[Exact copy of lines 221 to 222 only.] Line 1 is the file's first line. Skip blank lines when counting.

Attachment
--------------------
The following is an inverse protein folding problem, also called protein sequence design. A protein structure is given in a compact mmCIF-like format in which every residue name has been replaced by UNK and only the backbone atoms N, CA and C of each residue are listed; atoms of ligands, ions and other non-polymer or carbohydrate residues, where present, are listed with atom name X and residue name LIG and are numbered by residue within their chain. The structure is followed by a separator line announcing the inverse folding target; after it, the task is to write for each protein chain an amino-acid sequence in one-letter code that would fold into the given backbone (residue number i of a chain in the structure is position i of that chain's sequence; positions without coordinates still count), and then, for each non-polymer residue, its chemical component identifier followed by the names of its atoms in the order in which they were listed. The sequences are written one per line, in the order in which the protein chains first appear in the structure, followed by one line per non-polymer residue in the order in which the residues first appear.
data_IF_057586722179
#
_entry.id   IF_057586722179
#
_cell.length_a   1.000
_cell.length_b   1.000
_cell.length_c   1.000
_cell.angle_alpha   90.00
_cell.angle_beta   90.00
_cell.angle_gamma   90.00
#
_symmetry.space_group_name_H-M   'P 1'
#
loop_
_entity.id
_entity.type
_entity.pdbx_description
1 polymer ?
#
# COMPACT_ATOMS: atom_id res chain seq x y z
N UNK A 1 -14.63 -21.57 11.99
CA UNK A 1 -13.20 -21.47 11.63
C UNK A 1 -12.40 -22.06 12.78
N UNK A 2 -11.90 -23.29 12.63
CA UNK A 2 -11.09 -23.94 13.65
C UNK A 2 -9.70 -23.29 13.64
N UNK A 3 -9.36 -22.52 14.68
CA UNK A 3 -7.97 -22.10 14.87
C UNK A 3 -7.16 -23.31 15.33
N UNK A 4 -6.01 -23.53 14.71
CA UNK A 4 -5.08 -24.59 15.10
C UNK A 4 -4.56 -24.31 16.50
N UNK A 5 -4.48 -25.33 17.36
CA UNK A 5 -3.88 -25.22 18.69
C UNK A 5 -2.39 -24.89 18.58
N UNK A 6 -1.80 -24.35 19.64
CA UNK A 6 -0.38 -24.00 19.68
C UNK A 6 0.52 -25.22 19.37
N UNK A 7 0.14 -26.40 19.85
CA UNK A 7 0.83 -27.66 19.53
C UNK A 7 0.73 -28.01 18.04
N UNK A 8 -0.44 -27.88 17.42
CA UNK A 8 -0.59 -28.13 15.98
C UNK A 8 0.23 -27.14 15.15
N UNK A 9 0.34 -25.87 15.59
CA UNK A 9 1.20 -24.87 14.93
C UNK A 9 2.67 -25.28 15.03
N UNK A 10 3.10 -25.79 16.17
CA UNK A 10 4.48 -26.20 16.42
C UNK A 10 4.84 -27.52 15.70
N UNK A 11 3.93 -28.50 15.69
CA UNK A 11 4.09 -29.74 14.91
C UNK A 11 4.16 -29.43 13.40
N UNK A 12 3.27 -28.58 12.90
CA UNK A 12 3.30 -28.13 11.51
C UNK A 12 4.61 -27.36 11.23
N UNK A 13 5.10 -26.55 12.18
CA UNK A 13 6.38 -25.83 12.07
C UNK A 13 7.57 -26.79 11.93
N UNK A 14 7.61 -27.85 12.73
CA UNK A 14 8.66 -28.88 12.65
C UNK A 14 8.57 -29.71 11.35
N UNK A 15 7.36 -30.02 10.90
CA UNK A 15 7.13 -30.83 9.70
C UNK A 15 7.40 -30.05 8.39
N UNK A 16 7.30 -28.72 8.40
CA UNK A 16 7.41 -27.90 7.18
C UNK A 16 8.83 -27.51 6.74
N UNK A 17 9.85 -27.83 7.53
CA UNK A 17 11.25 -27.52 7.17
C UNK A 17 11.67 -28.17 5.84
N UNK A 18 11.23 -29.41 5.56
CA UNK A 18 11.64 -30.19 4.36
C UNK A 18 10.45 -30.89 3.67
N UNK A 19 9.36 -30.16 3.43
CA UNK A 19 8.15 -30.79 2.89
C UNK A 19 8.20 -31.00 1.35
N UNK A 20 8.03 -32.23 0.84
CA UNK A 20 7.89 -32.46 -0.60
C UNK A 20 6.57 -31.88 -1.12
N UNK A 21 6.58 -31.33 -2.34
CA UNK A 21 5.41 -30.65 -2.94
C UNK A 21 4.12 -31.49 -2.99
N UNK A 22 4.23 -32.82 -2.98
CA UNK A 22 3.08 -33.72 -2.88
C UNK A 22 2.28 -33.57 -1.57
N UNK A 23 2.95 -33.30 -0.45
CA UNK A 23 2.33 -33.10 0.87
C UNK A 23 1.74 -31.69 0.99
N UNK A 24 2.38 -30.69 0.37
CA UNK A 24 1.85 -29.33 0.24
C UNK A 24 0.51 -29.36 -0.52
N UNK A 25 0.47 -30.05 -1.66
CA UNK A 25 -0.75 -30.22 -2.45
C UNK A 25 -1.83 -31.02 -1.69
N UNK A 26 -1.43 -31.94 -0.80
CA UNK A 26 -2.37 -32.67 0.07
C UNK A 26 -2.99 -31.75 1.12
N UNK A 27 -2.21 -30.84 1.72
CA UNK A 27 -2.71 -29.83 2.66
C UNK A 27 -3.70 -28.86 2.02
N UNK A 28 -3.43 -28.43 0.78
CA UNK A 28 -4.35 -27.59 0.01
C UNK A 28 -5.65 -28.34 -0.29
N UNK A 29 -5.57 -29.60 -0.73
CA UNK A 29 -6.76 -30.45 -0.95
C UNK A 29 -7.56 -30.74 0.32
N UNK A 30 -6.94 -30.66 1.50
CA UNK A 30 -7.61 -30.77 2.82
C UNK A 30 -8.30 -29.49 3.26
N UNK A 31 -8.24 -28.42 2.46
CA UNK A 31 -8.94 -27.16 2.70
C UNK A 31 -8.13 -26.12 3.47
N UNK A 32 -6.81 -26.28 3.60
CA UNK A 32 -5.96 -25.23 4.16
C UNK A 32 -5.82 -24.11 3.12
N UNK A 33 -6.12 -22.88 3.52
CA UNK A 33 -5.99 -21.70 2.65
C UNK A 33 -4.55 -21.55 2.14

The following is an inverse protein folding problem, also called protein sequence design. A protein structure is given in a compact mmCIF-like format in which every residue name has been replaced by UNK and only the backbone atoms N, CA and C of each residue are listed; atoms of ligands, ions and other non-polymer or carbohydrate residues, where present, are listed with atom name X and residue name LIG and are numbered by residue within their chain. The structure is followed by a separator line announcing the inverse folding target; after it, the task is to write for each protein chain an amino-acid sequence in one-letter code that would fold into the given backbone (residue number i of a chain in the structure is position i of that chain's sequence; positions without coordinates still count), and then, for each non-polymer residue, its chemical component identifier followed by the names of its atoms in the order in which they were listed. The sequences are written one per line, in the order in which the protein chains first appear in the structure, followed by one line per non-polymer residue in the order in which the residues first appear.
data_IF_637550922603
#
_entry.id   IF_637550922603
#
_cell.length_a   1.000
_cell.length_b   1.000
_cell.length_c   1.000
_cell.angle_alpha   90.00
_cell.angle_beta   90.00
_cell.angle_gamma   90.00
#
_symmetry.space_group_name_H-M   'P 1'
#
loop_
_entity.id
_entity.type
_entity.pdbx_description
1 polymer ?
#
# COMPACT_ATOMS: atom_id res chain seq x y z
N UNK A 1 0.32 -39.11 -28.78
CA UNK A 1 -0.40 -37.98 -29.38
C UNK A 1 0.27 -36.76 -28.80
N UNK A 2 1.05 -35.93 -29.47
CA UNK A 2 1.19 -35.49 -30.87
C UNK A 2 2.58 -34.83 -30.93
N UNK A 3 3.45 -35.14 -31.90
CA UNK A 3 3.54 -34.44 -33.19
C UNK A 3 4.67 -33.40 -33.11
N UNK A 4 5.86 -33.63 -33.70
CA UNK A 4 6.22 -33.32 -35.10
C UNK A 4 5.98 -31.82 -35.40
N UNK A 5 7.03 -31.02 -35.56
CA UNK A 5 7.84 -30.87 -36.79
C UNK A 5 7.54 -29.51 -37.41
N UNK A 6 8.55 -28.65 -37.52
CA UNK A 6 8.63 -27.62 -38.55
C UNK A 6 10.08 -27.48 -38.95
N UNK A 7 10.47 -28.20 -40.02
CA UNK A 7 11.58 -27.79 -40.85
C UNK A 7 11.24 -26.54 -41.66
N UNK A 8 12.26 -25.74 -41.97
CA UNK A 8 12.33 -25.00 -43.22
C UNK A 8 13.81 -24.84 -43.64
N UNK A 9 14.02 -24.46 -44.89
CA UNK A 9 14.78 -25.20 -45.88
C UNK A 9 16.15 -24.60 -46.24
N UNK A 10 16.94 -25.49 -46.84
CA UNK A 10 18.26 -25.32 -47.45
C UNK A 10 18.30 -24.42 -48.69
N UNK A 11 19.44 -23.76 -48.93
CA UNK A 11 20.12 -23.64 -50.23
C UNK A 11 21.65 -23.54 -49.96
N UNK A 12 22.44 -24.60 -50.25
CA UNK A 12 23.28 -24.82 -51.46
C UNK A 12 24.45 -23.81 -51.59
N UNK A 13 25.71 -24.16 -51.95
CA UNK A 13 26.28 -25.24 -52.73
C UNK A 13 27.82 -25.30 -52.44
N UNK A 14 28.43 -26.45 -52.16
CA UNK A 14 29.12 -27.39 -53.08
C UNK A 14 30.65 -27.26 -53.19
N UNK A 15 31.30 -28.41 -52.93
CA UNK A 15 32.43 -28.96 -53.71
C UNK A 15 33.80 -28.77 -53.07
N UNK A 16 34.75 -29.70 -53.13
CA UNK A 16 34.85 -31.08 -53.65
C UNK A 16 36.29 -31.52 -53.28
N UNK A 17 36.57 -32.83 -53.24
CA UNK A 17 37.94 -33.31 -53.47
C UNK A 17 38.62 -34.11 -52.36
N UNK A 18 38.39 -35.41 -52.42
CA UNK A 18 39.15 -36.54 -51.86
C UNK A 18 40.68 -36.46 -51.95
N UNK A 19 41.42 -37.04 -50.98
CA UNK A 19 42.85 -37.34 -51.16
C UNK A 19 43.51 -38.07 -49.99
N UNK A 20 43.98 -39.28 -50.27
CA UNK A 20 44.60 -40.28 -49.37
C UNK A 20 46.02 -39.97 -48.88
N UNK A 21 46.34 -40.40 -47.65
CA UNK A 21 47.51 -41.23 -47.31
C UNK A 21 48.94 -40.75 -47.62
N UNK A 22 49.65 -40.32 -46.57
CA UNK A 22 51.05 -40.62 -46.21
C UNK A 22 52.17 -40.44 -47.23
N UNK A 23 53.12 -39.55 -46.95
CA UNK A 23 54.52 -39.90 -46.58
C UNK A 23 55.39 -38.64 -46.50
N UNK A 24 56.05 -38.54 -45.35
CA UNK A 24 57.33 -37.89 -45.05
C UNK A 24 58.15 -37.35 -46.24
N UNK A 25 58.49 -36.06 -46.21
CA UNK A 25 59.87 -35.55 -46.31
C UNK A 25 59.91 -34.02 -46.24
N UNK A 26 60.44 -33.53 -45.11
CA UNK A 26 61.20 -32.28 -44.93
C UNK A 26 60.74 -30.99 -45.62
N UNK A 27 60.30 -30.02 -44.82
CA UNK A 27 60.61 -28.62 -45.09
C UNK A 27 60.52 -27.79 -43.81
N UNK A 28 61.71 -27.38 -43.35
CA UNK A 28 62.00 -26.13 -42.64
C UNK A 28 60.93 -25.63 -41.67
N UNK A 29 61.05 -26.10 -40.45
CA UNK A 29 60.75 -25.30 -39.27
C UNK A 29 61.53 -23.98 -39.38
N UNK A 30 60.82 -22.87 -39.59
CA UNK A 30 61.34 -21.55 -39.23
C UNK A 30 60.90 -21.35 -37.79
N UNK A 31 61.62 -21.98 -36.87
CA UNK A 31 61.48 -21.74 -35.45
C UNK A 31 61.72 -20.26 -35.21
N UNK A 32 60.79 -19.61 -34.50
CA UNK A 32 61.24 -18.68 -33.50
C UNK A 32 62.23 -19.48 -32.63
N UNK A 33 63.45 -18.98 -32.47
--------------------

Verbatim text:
CA UNK A 27 60.61 -28.62 -45.09
C UNK A 27 60.52 -27.79 -43.81